Do Kids Count in Oklahoma?

Posted by on Oct 21, 2013 in Blog, Early Childhood, Education, KIDS COUNT | 0 comments

Today begins the national “Celebrate the Baby Week” campaign which aims to place a focus on important policy, community and family issues within our state. With this week focusing on keeping early childhood development in mind, it is a perfect time to stop and think about one important question: Do kids count in Oklahoma?

As much as 90% of brain development happens before a child turns 5 years old. The period of development occurring between birth and 8 years is crucial to ensuring a child’s maturing brain has the sturdy foundation required for lifelong success. Without the necessary support, children fail to reach their full cognitive and social potential, often resulting in poor health, education and economic participation as adults.

Data shows us that Oklahoma is lagging behind in early childhood development. The KIDS COUNT Data Center reveals:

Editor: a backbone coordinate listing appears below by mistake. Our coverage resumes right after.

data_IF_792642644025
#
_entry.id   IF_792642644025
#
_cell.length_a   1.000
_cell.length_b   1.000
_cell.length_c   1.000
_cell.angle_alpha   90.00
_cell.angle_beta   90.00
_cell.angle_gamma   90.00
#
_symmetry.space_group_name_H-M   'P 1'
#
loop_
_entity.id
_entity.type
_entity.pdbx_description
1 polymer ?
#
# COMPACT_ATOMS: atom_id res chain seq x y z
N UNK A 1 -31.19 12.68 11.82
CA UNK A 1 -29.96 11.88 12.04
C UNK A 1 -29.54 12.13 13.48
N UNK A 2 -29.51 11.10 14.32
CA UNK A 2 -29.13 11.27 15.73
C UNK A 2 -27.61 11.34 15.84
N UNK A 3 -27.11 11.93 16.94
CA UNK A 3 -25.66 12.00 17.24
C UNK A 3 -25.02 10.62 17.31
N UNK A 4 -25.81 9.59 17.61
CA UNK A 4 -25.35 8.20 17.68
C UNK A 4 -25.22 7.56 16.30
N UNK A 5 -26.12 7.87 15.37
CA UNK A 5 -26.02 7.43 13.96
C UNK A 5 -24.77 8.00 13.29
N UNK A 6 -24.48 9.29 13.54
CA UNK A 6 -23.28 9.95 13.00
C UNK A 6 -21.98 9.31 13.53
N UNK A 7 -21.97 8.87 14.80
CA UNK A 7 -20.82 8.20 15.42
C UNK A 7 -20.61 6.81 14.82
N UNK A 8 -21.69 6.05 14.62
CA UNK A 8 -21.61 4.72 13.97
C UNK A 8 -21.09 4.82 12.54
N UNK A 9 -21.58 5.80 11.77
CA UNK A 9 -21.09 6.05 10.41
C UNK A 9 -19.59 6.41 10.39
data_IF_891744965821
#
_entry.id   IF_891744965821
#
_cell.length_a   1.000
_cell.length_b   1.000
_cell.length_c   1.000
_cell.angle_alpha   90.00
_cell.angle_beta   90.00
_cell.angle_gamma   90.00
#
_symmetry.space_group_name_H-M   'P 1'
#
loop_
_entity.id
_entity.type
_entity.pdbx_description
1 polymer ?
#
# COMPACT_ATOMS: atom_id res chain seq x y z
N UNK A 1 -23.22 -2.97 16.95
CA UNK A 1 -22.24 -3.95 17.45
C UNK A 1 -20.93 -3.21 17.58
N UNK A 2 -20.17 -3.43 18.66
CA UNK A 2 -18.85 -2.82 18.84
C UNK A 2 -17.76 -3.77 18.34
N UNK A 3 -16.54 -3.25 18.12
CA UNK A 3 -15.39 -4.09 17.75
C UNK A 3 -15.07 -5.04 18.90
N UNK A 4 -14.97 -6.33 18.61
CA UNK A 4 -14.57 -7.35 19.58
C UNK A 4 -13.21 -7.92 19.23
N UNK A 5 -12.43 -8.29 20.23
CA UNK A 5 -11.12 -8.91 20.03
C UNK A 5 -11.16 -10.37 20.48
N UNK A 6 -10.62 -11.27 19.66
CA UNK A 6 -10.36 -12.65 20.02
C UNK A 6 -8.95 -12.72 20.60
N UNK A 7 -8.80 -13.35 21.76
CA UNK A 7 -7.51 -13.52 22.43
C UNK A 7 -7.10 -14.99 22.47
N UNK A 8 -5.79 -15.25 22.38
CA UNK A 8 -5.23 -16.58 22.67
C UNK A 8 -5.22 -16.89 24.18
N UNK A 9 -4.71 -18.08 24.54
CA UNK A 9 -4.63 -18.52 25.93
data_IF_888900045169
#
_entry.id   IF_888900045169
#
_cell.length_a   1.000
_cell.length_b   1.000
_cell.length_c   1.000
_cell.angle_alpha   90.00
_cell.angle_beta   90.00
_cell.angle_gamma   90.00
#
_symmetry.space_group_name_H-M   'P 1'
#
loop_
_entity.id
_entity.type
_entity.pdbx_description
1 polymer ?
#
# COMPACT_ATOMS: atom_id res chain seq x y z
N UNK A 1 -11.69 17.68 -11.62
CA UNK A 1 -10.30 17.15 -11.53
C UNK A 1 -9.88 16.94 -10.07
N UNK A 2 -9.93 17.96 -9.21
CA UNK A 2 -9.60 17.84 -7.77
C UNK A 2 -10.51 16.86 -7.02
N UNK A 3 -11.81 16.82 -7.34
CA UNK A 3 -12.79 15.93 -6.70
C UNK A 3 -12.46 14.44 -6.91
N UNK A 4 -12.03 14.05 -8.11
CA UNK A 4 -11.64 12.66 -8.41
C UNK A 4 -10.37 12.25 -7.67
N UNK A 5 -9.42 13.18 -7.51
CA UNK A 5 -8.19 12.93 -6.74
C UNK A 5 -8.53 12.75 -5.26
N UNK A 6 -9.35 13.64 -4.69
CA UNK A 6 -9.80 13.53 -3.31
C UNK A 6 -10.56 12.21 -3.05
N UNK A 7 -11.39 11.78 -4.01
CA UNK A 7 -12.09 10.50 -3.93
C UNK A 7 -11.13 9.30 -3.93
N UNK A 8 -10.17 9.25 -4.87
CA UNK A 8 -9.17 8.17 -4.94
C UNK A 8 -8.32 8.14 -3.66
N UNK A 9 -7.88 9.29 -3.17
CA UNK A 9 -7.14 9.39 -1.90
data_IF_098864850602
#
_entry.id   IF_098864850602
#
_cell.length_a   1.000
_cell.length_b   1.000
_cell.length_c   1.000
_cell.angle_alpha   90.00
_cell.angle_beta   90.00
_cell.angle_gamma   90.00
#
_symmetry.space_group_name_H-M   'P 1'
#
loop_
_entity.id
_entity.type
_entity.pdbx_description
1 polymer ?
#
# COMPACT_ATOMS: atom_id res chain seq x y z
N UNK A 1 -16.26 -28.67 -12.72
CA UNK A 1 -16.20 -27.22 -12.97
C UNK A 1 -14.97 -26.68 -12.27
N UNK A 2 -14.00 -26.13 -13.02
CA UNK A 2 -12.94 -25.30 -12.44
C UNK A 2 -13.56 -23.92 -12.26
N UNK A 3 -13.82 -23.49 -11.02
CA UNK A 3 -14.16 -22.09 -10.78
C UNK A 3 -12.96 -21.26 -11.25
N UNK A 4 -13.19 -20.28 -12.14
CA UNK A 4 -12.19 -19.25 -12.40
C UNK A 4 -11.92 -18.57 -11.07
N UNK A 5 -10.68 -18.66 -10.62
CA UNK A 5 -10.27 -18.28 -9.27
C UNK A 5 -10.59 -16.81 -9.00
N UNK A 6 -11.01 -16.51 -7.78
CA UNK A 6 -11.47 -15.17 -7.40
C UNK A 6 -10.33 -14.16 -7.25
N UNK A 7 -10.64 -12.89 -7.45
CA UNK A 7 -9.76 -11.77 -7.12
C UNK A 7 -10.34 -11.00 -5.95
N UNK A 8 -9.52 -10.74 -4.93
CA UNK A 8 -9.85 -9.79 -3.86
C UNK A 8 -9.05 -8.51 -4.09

• 13% of OK children 1-5 years old live in households where family members read to them less than 3 days per week;
  • 42% of OK children 3-5 years old are not enrolled in nursery school, Pre-K or Kindergarten;
  • Nearly 1 in 4 OK fourth graders (73%) are not proficient in reading and 67% are not proficient in math; and
  • OK ranks 40th in the nation for per pupil spending.

These statistics are alarming and paint a bleak picture for the future of our state. Too often in Oklahoma, children are forgotten when it comes time to create sound policies and make investments in our future. We must focus on building the positive connections and protective factors which help to support the most vulnerable members of our community. We must also allocate the resources needed to sustain the economic growth essential for our state to thrive.

 As we quickly approach another legislative session and election year, we urge you to keep children in mind and advocate for policies that promise our children and our state a brighter tomorrow.

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